Chevron Corp. (NYSE:CVX) has been a stalwart slow, steady growth, dividend payer (3.32% currently) for many years. Huge numbers of US trust funds, mutual funds, and retirement funds own this stock. It has a market cap of $212.64B and "current" assets of $56.0B as of June 29, 2012 with only $32.7B in "current" liabilities. The current assets include $21.2B in cash and cash equivalents. To clarify CVX has total assets of $219.4B as of June 29, 2012. That's about as solid as you can get. The US government can only dream of a balance sheet like CVX's.
Unfortunately Chevron is in the process of being attacked on all sides. Many countries are strapped for money, and their lawyers see Chevron as the ultimate in a deep pockets defendant. In recent developments Chevron has been sued by Ecuador in Argentina in order to seize CVX's estimated $2B in assets there. These assets are meant to be a partial payment of an Ecuador court judgment against CVX for dumping billions of gallons of toxic waste into Amazon waterways. This was actually done by Texaco, but CVX bought Texaco in 2001. Chevron claims this judgment was the result of fraud. However, there is little doubt that Texaco (and so CVX) was substantially guilty. The only question may be about the size of the award. Notably the US Supreme Court recently refused to hear a challenge of the Ecuadorian court verdict. This substantially leaves CVX in the position of having to pay the award.
The lawsuit in Argentina to seize CVX's assets there is based on an international treaty in Latin America called the Inter-American Convention on the Execution of Preventive Measures. The treaty from the late 1970s allows for the freezing of the assets of a defendant who fails to pay a final judgment. The treaty has been ratified by Argentina, Ecuador, Columbia, Peru, Paraguay, Guatemala, and Uruguay. Venezuela and Chile have signed the treaty, but have not yet ratified it.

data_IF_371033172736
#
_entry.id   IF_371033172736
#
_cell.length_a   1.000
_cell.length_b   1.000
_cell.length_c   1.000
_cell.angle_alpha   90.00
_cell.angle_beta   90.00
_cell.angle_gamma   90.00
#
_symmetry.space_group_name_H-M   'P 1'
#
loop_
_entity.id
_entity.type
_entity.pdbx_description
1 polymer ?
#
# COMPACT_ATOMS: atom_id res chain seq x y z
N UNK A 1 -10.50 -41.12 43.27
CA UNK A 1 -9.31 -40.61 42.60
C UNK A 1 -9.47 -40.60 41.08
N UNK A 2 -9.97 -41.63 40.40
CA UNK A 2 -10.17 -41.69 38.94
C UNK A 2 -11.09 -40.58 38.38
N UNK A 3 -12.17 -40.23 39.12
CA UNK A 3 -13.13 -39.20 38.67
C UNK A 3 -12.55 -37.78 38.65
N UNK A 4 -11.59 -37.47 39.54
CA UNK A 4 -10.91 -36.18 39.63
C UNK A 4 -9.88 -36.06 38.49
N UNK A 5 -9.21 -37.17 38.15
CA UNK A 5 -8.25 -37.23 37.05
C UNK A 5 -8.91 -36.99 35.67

Chevron has comparatively little in assets in Ecuador. This leaves Ecuador with no alternative, but to try to seize assets in other countries in order to force payment by Chevron. Thus far, Chevron is claiming that the verdict was a product of substantial fraud. However, it is by Ecuador law a legal and substantive verdict, and therefore it should be enforceable under the Inter-American Convention treaty. The only hope for Chevron in this case seems to be the President of Argentina -- Cristina Fernandez de Kirchner.
Cristina Fernandez de Kirchner recently took over controlling interest (51%) in YPF SA (NYSE:YPF) on the grounds that Repsol (OTCQX:REPYY) was not pursuing the development of Argentine assets actively enough. Cristina Fernandez de Kirchner could take the same view of a Chevron freeze by Ecuador that she took on the YPF takeover. In other words, she could (with the help of the legislature) deny the seizure of Chevron assets because it is against the national economic strategy of Argentina.
Argentina is still a net exporter of oil, but only barely. It would like to import a lot more. It is a net importer of natural gas with production in 2010 of 43,069 mcm in 2010 and consumption of 45,197 mcm in 2010. I don't have the latest figures, but they are likely as bad or worse. The 2010 figures were a net import need of 2,128 mcm. If the Argentine economy is to expand it must expand its natural gas use for electric power production, heating, and a variety of manufacturing processes. To be able to afford this, Argentina must produce more natural gas itself.
Chevron recently signed a memorandum of understanding to help YPF develop the prolific Vaca Muerta field. Chevron has the financial resources to do this. It will not even try to do so, if it is not guaranteed by Argentina that Argentina will not allow other countries to seize Chevron's assets in Argentina. If Argentina does allow Ecuador to seize Chevron's assets, Ecuador will have little to no ability to continue Chevron's development goals at a pace acceptable to Argentina. Will Argentina then seize Ecuador's new assets? This seems a worse scenario than Argentina just refusing to allow Ecuador to seize Chevron's assets.
In this analyst's opinion, Argentina would be better off to issue an official assurance to Chevron that it is performing work critical to the Argentine economy. Therefore Argentina will allow no country to sue Chevron in Argentina for actions it may have taken outside of Argentina. In reality, this is not an overstatement of the facts.